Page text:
Are you prepared for a fun and pet-safe 4th of July? I recently teamed with i Love Dogs and the Humane Society of the United States (HSUS) to share my top holiday safety tips. This article originally appeared as: Top 5 Dog Safety Tips for the Fourth of July
One of the least-loved holidays as far as dogs are concerned is likely the Fourth of July. Those rockets bursting in air really scare the living daylights out of many pooches. At this time of year, shelters fill up with dogs that have bolted from their homes (that is, the dogs that were lucky enough not to be hit by cars as they frantically ran off).
“The loud fireworks and large gatherings of people at public Fourth of July festivities can be stressful for your pets,” said Inga Fricke, director of sheltering and pet care issues for the Humane Society of the United States (HSUS), in a press release. “It’s best to enjoy the Independence Day holiday by ensuring that your furry friends are safe at home.”
1. Keep your dog active during the day on July Fourth so he’s tired that night.
“An adequately fatigued pet has a greater physiologic need to seek rest during your celebration, and is less likely to exhibit anxious behaviors,” Dr. Mahaney says.
If it’s hot outdoors, here are some fun indoor activities that should effectively tucker out your pooch.
2. Create a stress-free environment for your dog.
Keep your dog indoors at home in a sheltered, quiet area. Be sure to remove any items that your dog could destroy or that would be harmful if chewed. Provide a water bowl, since stressed dogs tend to pant and become thirsty. “Put on your pet’s favorite television program (Animal Planet, anyone?) or play music to mask firework sounds,” Dr. Mahaney advises.
You can give your dog one of these common herbs or an over-the-counter product that will help alleviate his fear and anxiety. If your dog needs something stronger, ask your veterinarian for a recommendation. However, strong sedatives provide little anti-anxiety relief. Your dog will still hear the loud noises, but he won’t be able to escape or engage in “coping” behavior, which could make him even more distressed in the future.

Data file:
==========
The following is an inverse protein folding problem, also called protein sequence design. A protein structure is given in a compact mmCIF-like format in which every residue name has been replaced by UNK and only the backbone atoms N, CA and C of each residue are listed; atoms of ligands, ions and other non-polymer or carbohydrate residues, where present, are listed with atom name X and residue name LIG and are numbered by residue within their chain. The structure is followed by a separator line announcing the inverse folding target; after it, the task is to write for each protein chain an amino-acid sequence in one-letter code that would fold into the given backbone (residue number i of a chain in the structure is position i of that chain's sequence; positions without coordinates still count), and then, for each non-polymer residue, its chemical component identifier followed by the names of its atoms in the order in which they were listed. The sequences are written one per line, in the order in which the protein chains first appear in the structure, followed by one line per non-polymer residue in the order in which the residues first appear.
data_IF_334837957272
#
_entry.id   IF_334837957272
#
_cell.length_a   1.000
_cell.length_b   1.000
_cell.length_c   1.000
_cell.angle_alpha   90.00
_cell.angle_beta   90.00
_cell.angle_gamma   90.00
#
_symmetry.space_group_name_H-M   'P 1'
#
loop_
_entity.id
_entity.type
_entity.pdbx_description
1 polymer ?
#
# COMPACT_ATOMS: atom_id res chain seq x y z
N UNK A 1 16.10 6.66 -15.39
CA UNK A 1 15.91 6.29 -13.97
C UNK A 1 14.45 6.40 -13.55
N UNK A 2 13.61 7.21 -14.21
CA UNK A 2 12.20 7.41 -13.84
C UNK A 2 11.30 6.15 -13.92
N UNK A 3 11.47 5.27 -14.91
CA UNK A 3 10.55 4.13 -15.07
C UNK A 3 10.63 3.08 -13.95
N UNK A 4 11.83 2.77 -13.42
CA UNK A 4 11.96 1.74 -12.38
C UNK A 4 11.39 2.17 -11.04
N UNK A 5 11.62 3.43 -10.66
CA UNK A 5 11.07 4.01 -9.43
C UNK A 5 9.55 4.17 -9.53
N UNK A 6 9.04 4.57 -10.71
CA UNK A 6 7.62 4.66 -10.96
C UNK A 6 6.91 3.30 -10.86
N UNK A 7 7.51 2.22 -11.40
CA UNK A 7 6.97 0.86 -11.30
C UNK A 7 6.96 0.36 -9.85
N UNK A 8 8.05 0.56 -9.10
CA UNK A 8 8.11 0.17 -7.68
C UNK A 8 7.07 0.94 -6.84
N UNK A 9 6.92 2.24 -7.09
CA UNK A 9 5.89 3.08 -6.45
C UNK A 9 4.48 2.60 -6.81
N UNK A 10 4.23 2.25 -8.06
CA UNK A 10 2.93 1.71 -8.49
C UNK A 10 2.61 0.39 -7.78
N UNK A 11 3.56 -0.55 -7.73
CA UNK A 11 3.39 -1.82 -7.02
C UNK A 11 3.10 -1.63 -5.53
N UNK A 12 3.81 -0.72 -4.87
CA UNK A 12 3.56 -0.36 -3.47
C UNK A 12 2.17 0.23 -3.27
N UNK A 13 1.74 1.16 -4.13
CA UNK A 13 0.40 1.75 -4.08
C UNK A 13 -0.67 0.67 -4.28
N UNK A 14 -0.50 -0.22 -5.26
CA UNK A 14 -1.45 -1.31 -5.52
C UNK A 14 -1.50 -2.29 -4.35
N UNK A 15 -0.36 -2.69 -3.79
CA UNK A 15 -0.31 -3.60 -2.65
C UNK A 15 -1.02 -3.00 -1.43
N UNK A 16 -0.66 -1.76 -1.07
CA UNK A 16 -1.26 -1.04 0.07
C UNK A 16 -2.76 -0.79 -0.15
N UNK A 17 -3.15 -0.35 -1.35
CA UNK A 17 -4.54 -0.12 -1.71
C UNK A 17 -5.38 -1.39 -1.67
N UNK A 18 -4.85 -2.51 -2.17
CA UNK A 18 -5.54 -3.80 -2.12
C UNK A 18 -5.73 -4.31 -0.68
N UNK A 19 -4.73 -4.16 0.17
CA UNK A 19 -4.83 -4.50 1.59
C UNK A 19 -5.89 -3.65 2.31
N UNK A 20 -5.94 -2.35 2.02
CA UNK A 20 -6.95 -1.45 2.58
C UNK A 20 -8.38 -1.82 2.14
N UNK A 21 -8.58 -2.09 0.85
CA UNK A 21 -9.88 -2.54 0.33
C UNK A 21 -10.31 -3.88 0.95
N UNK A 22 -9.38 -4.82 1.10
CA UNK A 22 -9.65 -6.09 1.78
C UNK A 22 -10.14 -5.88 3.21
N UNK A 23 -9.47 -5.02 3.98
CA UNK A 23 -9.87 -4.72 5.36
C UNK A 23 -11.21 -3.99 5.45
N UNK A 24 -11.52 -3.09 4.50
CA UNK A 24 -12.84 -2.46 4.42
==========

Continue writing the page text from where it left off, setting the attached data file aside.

3. Don’t bring your dog to a fireworks display, or leave him in the car while you watch the fireworks.
“There are many family and group activities that are perfect for pets, but a public fireworks display or any other type of gathering where fireworks will be set off usually isn’t one of them,” the HSUS notes.
Don’t leave your dog in the car on the Fourth of July (or any other day, for that matter). Along with stress from the loud noise, your dog could suffer serious health effects, and possibly die, due to the summer heat.
“Even when the temperature outside is a balmy 72 degrees, the temperature inside your car can rocket to a fatal 116 degrees in less than an hour’s time,” the HSUS says.
Don’t think you’re helping by leaving the windows partially opened. It won’t provide sufficient air, but it can provide an opportunity for someone to steal your dog.
4. Don’t leave your dog alone in the yard on July Fourth or the days leading up to it.
Dogs that normally wouldn’t leave the yard may panic, escape and become lost. And don’t chain your dog, either – he could become entangled in it, causing injury or death.
Be sure your dog is microchipped and wearing an ID tag just in case he does manage to escape.
5. Keep Fourth of July decorations and foods out of your dog’s reach.
Don’t force your dog to dress up like Uncle Sam, or let him wear glow jewelry. “Even if your pet readily accepts decoration, don’t leave them unobserved, as fabrics can uncomfortably constrict tissue, get caught in body parts (i.e., the mouth or legs), or be ingested if your pet tries to remove the costume using its mouth,” Dr. Mahaney warns.
“Letting your pet partake in holiday appetizers, main courses or desserts can alter your pet’s normal feeding patterns and cause digestive imbalances,” Dr. Mahaney notes. “Additionally, keep all trash completely inaccessible from your pet’s snooping snout. There is potential for your dog to contract a life-threatening illness should your pet engage in some holiday dietary indiscretion.”
Thank you for reading this article. Your questions and comments are completely welcome (I’ll respond).
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Copyright of this article (2013) is owned by Dr Patrick Mahaney, Veterinarian and Certified Veterinary Acupuncturist. Republishing any portion of this article must first be authorized by Dr Patrick Mahaney. Requests for republishing must be approved by Dr Patrick Mahaney and received in written format.